After a four-year delay, Lil Wayne‘s Tha Carter V has finally arrived. We’re looking at our favorite samples that are found on it.
The production on the album is stellar, with veteran hitmakers Swizz Beatz, Mannie Fresh, Cool & Dre and others giving Wayne some infectious beats. Two songs specifically, “Uproar” and “Dope N—-z,” have two notable song samples from former Bad Records artist G. Dep (who is now incarcerated) and hip-hop icon Dr. Dre, respectively. Elsewhere, you’ll find samples of Tupac Shakur, Kanye West and even President Barack Obama.
Tha Carter V was first expected in October 2014, after Lil Wayne had first mentioned that it was on the way and dropped three tracks intended for it. The record was then pushed back until December, but then he accused Cash Money of holding it back, and he sued the label for $51 million. Over the next three years, they fought it out until a settlement was reached in June 2018. Wayne reportedly received $10 million and the termination of his Cash Money contract in exchange for the dropping the suit.
So far, fans are ecstatic over his latest offering, a 23-song effort that feels like a musical summary of what Tunechi’s life has been like since he was blocked from releasing new material due to his legal battle with Cash Money CEO Birdman. Guests on the album include his oldest daughter Reginae Carter and rap superstars Kendrick Lamar, Nicki Minaj and Travis Scott.
So after listening to Tha Carter V, the Boombox wanted to highlight some of the great samples featured on the project. Check it out below.
“Special Delivery” (2001)
Lil Wayne delivers boastful bars on “Uproar,” which samples the stabbing keyboard melody from G. Dep’s 2001 banger, “Special Delivery.” Oddly enough, Weezy sampled G. Dep’s track previously on “Green Ranger” (featuring J. Cole) on his 2012 Dedication mixtape. On that song, Wayne said that he doesn’t even like the beat. We can only guess that EZ Elpee’s instrumental has grown on him.
“If Lovin’ You Is Wrong (I Don’t Wanna Be Right)” 
Lil Wayne doesn’t sample the song but rather incorporates Luther Ingram’s verse from his classic ballad “If Lovin’ You is Wrong, I Don’t Wanna Be Right)” on the chorus. We are not sure if Tunechi is familiar with the 1970 tune, but he does rap about his heartache and pain (or as he calls it “rich n—- problems“) on the Zaytoven-produced song.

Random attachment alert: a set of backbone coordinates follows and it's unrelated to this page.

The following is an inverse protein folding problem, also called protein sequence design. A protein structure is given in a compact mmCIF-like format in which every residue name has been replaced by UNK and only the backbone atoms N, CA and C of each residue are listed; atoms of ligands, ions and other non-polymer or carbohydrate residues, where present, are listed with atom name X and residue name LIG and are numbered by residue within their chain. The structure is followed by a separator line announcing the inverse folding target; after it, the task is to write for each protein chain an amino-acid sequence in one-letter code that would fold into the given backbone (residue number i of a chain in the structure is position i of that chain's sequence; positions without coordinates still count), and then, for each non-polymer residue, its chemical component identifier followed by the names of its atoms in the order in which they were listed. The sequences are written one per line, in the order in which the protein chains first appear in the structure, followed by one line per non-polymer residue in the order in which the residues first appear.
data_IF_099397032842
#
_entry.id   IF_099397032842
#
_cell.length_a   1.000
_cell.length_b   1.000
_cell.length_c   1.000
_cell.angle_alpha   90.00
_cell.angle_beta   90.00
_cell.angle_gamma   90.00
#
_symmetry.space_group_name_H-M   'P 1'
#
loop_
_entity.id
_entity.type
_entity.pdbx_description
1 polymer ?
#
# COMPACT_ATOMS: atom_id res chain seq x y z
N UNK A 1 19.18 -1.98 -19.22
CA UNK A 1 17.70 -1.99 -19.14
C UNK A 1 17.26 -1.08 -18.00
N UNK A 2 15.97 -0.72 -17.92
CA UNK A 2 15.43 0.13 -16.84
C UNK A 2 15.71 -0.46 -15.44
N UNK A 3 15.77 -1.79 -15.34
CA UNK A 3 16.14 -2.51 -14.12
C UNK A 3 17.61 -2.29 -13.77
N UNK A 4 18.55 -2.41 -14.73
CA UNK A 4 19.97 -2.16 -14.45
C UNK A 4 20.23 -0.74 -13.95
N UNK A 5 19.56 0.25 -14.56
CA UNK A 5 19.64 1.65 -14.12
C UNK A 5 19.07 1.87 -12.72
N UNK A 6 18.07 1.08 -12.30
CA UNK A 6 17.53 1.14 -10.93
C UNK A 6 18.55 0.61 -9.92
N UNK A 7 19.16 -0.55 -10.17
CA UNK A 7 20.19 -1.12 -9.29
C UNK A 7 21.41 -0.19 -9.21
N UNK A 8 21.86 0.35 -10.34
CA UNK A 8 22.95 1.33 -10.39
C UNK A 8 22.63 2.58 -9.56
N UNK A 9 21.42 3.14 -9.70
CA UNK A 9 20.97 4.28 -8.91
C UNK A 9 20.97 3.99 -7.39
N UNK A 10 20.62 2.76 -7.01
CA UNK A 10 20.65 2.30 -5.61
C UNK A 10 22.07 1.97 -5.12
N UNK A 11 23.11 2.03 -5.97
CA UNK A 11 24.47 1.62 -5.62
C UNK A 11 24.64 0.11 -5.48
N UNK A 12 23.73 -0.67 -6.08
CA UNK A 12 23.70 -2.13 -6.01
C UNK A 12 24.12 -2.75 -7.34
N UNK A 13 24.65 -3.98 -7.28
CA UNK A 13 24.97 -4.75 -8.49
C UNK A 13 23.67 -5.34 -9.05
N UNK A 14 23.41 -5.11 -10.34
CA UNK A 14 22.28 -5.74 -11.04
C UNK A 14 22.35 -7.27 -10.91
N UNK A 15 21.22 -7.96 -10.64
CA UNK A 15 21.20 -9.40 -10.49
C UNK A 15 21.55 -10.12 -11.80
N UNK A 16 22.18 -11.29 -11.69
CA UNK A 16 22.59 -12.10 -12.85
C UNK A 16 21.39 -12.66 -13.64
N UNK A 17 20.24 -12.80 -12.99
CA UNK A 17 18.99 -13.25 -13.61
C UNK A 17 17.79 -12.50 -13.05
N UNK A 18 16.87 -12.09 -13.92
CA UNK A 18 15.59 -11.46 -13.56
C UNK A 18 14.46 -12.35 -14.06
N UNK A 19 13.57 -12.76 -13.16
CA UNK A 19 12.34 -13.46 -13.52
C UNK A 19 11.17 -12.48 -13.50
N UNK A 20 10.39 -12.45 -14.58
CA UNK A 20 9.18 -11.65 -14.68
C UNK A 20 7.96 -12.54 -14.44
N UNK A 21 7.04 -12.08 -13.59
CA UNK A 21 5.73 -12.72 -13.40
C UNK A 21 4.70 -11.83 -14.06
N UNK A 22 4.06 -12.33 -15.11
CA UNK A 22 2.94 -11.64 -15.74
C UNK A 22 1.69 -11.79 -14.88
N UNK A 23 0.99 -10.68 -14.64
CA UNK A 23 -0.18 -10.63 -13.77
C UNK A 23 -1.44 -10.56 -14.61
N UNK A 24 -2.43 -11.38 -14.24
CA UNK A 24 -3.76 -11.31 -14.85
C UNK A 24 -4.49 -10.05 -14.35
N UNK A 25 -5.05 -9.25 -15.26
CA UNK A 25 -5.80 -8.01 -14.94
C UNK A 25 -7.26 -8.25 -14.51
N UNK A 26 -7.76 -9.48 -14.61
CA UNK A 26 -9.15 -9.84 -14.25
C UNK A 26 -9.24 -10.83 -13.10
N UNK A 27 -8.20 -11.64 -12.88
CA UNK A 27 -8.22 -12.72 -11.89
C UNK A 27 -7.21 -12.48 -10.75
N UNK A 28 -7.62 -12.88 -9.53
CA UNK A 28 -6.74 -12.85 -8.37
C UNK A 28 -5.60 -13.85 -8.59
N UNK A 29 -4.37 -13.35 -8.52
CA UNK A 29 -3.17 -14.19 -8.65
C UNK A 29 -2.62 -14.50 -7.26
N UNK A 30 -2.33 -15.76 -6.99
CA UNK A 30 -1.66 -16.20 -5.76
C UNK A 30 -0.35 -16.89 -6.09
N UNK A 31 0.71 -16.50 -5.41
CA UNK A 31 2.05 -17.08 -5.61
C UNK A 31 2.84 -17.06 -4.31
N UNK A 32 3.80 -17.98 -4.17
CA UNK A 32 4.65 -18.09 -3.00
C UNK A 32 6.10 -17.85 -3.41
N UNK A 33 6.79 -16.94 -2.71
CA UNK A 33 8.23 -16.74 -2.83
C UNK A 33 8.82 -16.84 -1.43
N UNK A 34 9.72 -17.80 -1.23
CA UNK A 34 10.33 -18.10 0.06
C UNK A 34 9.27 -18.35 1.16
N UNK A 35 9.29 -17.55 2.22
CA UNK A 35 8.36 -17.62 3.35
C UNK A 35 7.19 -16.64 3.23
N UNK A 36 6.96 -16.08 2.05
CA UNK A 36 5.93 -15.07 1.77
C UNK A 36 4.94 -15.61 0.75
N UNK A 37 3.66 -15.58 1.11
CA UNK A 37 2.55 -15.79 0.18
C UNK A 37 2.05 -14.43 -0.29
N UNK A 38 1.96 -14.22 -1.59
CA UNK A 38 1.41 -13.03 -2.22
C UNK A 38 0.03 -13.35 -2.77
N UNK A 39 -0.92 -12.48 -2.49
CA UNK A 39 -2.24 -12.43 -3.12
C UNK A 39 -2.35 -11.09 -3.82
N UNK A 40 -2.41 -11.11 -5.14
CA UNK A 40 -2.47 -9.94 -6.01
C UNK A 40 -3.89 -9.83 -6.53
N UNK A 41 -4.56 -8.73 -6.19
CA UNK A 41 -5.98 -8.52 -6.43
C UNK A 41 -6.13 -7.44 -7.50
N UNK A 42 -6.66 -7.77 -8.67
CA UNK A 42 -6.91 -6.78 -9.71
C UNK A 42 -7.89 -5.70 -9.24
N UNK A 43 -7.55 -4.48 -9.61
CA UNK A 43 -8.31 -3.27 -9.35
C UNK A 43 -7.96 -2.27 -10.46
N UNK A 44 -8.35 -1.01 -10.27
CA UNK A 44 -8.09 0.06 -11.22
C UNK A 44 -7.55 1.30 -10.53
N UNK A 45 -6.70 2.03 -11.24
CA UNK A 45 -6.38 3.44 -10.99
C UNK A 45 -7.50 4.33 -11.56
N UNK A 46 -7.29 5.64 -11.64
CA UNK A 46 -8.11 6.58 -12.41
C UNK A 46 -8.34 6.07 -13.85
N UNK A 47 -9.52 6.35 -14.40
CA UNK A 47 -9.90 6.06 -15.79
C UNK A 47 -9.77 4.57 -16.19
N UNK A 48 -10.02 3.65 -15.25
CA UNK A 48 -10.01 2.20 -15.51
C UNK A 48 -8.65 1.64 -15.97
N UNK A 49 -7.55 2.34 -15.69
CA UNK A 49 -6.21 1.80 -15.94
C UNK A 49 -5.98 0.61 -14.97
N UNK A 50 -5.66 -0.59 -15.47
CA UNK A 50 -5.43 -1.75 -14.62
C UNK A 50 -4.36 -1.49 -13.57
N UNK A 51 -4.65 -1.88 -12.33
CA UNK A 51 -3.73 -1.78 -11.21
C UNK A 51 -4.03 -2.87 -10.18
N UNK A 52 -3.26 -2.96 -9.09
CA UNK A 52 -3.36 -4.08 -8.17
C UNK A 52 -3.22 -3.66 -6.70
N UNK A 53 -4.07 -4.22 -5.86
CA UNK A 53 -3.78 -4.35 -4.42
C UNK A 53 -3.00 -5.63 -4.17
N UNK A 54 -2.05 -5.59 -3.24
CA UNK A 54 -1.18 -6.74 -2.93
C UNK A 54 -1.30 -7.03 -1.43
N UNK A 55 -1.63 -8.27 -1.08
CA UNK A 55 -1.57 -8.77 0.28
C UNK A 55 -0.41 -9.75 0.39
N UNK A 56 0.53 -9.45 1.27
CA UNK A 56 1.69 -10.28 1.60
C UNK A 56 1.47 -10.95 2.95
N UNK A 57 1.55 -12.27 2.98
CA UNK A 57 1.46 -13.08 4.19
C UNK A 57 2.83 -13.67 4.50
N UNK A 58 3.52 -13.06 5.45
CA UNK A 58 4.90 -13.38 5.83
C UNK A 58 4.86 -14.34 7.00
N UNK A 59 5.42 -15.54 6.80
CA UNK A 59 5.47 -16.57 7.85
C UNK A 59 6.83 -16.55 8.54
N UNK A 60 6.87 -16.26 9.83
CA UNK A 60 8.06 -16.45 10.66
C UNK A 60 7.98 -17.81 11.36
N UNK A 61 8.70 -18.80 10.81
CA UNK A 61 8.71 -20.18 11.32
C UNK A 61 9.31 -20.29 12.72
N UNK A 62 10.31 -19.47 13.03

Lil Wayne teams up with hip-hop O.G. Snoop Dogg on “Dope N—-z,” a standout track on Tha Carter V. Produced by Ro & Kamo, the song samples Dr. Dre’s classic 1999 track “Xxplosive,” which lifts the guitars from Soul Mann & the Brothers’ 1971 tune “Bumpy’s Lament.” Dr. Dre’s quirky guitars and thunderous beat have also been sampled by Erykah Badu on “Bag Lady.”
“School’s Spirit” (2004)
On “Famous,” Lil Wayne raps about some of the headaches he has to go through while being a celebrity. Weezy interpolates a few lines from Kanye West’s 2004 track “School Spirit” from his classic album College Dropout. Ironically, Yeezy has song called “Famous” on his The Life of Pablo album, where he also explores the difficulties of fame.
2 Chainz (Collegrove)
Lil Wayne raps word-for-word 2 Chainz’s verse from his 2016 song “Dedication,” which is an ode to Wayne’s influence and legacy in the rap game. It’s one of Tunechi’s favorite song on their Collegrove project, in fact, it made him cry when he heard it.
BONUS: On the same song, Wayne also sampled former President Barack Obama’s 2009 speech where he said, “[Kids] might think they’ve got a pretty jump shot or a pretty good flow, but our kids can’t all aspire to be LeBron or Lil Wayne.”
“Lord Hold Me in Your Arms” (1974)
The Crowns of Glory
Producers Cool & Dre and 808-Ray created a soul-sampled beat for “Demon.” They took the vocals and the Hammond organ from the Crowns of Glory’s soulful tune. It also gives the song a more gospel feel as Tunechi raps about his many vices, including money and women.
One of the most talked-about songs on Tha Carter V is the reflective track “Let It All Work Out.” On it, the Young Money leader talks about his failed suicide attempt at 12 years old. With the recent rise of suicidal deaths among teens, along with the untimely deaths of Mac Miller, Lil Peep and XXXTentacion, the song has a poignant meaning with many young people. Wayne sampled Sampha’s vocals from his piano-driven song “Indecision,” a fan favorite from his 2013 project Dual.
Another highlight from Tha Carter V is the bouncy “Start This S— Off Right,” produced by Cash Money Records alumni Mannie Fresh. Lil Wayne inhabits the spirit of 2Pac as he raps, “All eyes on me, I had a ‘Pac moment / This a Mannie Fresh beat and I go Pac on it / My homeboys proud of me like Barack, homey.” Weezy has often been compared to the late rapper among his fans and even Cash Money CEO Birdman who contends that Wayne is bigger than ‘Pac.